Tropical desert island cake

Sometimes I have an idea for a cake that in my head is completely and utterly amazing, but I don’t quite have the skills to turn my vision into reality and I’m left feeling a little deflated.

Luckily, this cake was one of the rare occasions when the finished bake turned out EXACTLY as I had imagined, and I was very pleased indeed!

It was made for my first Clandestine Cake Club of the year, which took place at the gorgeous St Michael’s Hotel in Falmouth. The theme was ‘ship shape’, and my thought process was basically ships – sea – shells – island = tropical dessert island cake.

I knew what I wanted it to look like before I had decided what flavour it was going to be, but it had to be tropical in both taste and appearance, and a nautical cake has to include some form of rum…

So, I decided to use a Dan Lepard rum-soaked coconut sponge recipe, which I’d previously used for a coconut and chocolate cake, paired with a white chocolate mousse filling and buttercream icing both flavoured with a homemade mango and lime curd.

The ‘sand’ was made by throwing all the scraps of cake leftover after levelling the layers into a food processor and blitzing into crumbs, which were both the perfect texture and colour.

Blue icing flecked with desiccated coconut for the waves and white chocolate shells with a slightly marbled yellow effect completed the desert island look, and I think it ended up being a pretty attractive cake!

I got great comments from the people who tried it cake club, and from my housemates, so I think I can safely say it was a success. The cake itself was light and managed not to be too sweet even with the mousse and buttercream, and the flavours worked really well together.

Now all I need is an excuse to make it again!

Tropical desert island cake (loosely based on Dan Lepard’s coconut cake)

  • 150ml coconut milk
  • 50g desiccated coconut
  • 50ml white rum
  • 1/2 tsp vanilla bean paste
  • 225g butter
  • 270g caster sugar
  • 3 medium eggs
  • 250g plain flour
  • 2 tsp baking powder
  • juice of one lime and 2 tbsp rum to drizzle

Start by heating the coconut milk in a saucepan and bring to the boil. Pour over the desiccated coconut and stir in the rum and vanilla bean paste, then leave for at least half an hour to soften the coconut (I actually left it overnight).

Beat the butter and sugar until light and fluffy, then add the eggs one at a time. Sift together the flour and baking powder, then fold a third of it into the batter. Stir in half the coconut mixture, fold in another third of the flour, the remaining coconut mixture and then finally the last third of the flour.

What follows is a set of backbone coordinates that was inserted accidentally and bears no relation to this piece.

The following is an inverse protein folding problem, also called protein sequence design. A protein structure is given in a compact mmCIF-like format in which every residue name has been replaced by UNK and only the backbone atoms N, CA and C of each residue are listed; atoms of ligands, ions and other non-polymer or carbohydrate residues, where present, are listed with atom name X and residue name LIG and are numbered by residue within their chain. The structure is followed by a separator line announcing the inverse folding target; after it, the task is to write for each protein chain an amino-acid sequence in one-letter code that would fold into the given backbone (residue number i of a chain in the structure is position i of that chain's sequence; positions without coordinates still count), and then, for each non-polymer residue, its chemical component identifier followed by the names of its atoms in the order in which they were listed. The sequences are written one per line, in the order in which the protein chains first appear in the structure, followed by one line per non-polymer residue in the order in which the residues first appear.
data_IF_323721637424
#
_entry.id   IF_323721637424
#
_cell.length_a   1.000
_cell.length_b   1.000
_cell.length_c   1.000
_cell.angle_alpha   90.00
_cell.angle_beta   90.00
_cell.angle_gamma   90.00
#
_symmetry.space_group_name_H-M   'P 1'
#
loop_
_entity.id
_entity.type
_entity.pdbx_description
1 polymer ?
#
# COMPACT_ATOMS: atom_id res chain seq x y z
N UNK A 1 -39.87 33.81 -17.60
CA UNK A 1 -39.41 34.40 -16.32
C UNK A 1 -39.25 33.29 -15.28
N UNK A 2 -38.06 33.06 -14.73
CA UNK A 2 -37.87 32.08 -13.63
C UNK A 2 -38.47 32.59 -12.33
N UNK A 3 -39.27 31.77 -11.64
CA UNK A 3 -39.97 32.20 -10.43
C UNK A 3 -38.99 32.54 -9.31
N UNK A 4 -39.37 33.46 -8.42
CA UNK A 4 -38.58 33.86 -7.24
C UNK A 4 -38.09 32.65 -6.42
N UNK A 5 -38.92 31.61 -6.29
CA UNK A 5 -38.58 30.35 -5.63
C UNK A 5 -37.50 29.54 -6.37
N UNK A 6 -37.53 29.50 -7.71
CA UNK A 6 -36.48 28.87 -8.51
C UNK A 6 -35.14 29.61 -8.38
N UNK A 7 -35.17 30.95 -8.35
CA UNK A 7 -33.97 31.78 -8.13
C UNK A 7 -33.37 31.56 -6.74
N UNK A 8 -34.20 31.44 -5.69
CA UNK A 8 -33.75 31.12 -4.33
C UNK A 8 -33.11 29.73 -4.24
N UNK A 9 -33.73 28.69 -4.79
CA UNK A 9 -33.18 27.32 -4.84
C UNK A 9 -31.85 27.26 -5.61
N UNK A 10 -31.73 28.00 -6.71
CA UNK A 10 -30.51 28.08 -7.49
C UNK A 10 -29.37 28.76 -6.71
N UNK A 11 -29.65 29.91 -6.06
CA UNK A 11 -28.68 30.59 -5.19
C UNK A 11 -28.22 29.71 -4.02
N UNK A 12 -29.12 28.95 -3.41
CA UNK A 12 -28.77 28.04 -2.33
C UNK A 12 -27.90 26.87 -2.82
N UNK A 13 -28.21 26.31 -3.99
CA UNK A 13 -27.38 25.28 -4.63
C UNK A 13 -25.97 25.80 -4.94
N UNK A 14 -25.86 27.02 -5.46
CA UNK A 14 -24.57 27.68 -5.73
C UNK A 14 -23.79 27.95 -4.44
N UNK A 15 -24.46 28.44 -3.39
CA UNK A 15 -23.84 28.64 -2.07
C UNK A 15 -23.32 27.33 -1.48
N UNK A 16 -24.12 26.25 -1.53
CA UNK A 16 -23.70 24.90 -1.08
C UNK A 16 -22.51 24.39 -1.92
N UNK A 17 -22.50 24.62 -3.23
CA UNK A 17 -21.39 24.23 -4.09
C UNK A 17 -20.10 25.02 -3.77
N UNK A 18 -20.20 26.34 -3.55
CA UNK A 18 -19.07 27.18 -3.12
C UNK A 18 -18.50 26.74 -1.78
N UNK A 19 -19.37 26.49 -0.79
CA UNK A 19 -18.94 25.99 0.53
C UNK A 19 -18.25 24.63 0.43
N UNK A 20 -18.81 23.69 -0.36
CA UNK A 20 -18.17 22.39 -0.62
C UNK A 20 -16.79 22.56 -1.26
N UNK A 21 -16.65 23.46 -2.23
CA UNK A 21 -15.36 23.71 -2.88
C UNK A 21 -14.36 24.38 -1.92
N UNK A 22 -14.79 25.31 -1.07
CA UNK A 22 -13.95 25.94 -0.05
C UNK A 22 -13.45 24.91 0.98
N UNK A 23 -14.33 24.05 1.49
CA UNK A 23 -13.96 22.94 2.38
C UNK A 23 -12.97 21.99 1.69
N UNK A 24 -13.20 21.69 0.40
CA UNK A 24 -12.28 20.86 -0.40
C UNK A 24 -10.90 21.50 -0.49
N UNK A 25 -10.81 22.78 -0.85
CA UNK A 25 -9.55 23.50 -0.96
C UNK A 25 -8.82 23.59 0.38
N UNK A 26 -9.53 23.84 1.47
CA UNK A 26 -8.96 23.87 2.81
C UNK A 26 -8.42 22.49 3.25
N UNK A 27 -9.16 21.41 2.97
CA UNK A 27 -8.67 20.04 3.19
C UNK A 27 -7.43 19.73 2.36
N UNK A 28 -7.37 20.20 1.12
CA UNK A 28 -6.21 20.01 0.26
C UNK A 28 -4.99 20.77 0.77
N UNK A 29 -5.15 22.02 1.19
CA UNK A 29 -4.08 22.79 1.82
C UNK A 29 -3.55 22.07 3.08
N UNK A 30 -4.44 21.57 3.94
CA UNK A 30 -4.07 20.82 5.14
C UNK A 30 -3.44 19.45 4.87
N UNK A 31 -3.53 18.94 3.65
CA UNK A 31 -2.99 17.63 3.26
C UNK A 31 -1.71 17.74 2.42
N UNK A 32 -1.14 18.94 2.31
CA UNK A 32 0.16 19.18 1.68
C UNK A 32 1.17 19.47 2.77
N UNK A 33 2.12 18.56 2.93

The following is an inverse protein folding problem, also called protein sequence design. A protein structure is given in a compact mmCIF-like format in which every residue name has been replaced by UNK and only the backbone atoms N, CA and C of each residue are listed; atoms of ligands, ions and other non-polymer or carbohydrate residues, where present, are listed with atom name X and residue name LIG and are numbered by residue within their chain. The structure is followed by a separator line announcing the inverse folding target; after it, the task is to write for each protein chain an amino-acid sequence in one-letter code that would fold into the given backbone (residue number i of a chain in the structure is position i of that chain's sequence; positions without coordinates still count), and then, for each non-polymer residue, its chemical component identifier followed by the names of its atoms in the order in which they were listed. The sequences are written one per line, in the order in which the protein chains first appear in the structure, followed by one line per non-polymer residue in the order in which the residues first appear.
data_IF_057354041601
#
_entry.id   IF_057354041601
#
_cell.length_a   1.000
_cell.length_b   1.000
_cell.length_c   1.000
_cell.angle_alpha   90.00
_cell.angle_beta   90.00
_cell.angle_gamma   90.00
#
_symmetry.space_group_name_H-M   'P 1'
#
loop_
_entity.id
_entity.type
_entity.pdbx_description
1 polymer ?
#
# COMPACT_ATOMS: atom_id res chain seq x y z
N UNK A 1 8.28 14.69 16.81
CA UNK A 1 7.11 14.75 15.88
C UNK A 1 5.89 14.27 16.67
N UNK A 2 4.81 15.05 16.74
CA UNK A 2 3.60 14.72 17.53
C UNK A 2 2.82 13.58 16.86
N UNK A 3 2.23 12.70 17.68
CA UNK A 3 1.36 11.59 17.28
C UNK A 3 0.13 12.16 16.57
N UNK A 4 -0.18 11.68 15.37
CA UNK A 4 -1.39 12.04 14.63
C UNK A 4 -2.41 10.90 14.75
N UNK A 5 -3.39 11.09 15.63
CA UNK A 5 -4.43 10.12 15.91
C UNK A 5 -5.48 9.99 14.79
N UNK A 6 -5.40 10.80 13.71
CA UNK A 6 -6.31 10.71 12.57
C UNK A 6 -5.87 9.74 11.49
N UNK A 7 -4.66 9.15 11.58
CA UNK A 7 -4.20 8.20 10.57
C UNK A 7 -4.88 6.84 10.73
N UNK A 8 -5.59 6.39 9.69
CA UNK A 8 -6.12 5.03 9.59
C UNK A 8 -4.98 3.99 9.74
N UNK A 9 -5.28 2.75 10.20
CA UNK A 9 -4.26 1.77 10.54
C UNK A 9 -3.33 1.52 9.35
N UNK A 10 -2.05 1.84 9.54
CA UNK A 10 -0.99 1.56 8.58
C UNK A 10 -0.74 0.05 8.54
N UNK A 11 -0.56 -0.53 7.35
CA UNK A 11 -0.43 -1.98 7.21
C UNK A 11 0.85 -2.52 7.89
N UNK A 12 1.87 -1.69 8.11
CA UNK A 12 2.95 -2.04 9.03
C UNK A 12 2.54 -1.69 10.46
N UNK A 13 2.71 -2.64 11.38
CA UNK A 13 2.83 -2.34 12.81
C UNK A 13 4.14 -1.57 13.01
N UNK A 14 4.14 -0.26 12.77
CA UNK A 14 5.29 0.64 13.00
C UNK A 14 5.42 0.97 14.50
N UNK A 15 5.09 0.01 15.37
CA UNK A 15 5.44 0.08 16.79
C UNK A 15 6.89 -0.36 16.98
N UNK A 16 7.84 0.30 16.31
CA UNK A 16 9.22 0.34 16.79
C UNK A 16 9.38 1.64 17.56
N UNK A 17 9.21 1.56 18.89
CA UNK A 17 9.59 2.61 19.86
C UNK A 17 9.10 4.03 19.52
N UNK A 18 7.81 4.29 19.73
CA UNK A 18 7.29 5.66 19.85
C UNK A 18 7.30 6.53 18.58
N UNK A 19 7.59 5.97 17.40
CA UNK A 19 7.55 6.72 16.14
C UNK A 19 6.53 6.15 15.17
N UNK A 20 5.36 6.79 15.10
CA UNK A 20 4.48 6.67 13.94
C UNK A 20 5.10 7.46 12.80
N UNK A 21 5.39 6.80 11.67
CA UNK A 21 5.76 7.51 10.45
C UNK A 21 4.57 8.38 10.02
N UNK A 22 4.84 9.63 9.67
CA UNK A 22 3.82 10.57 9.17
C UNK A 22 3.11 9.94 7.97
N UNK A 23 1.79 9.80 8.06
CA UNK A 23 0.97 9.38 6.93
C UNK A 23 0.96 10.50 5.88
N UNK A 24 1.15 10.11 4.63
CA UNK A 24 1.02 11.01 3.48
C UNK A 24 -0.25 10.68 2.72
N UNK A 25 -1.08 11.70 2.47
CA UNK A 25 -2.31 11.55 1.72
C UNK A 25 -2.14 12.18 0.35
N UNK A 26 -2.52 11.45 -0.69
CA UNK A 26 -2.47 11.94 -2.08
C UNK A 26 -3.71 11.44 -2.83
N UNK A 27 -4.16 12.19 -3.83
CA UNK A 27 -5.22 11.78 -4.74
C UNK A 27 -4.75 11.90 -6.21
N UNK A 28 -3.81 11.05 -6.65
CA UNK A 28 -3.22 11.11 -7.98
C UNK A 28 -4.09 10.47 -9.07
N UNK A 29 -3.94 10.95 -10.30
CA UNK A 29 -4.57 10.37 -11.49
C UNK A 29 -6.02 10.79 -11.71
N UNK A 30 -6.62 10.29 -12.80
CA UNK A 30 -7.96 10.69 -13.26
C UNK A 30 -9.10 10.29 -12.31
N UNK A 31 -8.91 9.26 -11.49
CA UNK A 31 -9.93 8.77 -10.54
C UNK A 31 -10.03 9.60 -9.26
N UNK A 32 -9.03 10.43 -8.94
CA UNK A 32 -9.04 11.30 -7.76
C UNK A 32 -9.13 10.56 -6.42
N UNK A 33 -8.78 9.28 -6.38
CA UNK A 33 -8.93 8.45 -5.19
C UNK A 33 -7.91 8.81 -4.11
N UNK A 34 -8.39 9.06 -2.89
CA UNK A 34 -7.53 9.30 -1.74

Divide between three 7″ round baking tins and bake at 180 degrees (160 fan) for 25-30 minute, or until golden and springy. Leave to cool completely, then level off the tops, keeping the offcuts for the sand. Squeeze the lime over the tops of the sponges, and then drizzle with the rum.

For filling and icing:

  • 200g (ish) mango and lime curd (I used this recipe but used less sugar)
  • 150g white chocolate
  • 100ml double cream
  • 100g butter
  • 250g icing sugar
  • blue food colouring
  • desiccated coconut to sprinkle

To make the mousse, melt the white chocolate in a small bowl and set aside to cool. Whisk the cream until soft-medium peaks form. To try and avoid the chocolate seizing when it’s added to the cream, I start by adding a spoonful of cream into the chocolate bowl to loosen it, then add that back to the cream and fold in. Add about 4 tbsp of the mango curd and give it a quick whisk – not too much or it will start to thin. Chill in the fridge for half an hour, then divide into two to sandwich the sponge layers, and put the whole cake back in the fridge to stop the mousse spilling out the sides.

To make the buttercream, beat the butter to soften then sift in half the icing sugar and beat until well combined. Add the rest of the icing sugar and beat again, then finally add the mango curd – I think I used about 4 tbsp again, but you’ll need to use your judgement of the consistency of the buttercream – too much curd and it will be too runny to ice with.

Spread a thin layer of buttercream all over the cake to crumb coat, then chill for half an hour. Spread about 3/4 of the remaining buttercream all over the top and sides so there’s a good layer of icing all over. Use a cocktail stick to draw out the pattern of the waves all around the sides of the cake.

Throw the cake offcuts you saved into the food processor and blitz to make crumbs, then gently press these into the icing on top of the cake and down the sides as far as the top of the waves. Add a little blue food colouring (I used Sugarflair gel in Ice Blue) to the remaining icing and beat until fully mixed in, then use this to spread or pipe onto bottom half of the cake to fill in the waves. Finish by sprinkling a little desiccated coconut on top of each wave to look like the foam.

Finally, decorate the top of the cake with shell-shaped chocolates – I made my own using a cheap mould from Hobbycraft, but you could definitely use some of the Guylian-style praline filled chocolates if you want.

And there you have it, a tropical desert island cake, that tastes as good as it looks!

Caramelised rum and coconut pina asadas, and a big dose of guilt

As what I would consider a truly amateur food blogger, it’s always a lovely surprise when I’m contacted by anyone asking me if I would like to review their product/book/restaurant, and as long as it fits in with the content of my blog I’m happy to do it.

The only problem is, sometimes I end up with just too many things to post about and not enough time, which means it can take a little longer than I’d like to write up the posts.